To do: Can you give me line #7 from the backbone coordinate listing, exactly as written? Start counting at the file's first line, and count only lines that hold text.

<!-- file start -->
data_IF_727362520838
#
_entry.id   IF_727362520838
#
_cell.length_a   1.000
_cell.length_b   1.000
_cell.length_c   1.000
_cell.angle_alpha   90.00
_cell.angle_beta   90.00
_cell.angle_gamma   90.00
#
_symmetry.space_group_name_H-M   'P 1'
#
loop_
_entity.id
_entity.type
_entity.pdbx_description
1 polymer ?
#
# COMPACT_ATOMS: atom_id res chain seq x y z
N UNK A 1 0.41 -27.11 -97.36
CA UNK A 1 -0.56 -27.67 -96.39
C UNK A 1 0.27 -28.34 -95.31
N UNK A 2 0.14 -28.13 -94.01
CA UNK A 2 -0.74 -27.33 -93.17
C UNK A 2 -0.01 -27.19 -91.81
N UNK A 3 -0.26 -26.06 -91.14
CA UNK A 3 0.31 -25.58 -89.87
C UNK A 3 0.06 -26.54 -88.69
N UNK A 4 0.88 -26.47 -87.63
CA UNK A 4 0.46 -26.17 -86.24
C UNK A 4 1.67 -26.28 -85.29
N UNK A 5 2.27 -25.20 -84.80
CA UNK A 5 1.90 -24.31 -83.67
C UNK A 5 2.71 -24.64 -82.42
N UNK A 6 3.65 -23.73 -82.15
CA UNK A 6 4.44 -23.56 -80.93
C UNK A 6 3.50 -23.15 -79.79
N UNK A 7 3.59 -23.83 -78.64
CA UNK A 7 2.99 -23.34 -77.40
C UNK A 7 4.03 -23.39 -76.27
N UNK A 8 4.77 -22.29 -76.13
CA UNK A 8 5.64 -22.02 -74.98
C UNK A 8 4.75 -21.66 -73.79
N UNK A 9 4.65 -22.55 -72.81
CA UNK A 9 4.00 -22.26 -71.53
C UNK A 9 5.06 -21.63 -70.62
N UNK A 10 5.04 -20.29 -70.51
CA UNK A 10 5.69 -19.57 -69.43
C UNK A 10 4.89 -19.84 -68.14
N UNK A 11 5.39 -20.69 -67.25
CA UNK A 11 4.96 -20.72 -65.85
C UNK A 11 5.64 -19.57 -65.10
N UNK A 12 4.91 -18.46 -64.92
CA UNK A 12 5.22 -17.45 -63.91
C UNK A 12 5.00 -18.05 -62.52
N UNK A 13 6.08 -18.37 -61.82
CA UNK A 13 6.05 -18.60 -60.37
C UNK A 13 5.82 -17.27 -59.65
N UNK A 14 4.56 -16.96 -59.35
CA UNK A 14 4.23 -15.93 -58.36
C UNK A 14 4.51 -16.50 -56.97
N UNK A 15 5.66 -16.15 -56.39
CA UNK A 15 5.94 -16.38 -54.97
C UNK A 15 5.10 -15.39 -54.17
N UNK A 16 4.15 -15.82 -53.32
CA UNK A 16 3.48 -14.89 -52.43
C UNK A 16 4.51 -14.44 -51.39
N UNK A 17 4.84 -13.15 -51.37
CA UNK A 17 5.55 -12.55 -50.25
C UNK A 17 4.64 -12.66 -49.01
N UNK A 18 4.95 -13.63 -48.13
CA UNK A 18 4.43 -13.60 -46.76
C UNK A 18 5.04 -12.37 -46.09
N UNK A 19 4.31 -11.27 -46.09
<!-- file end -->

_cell.length_c   1.000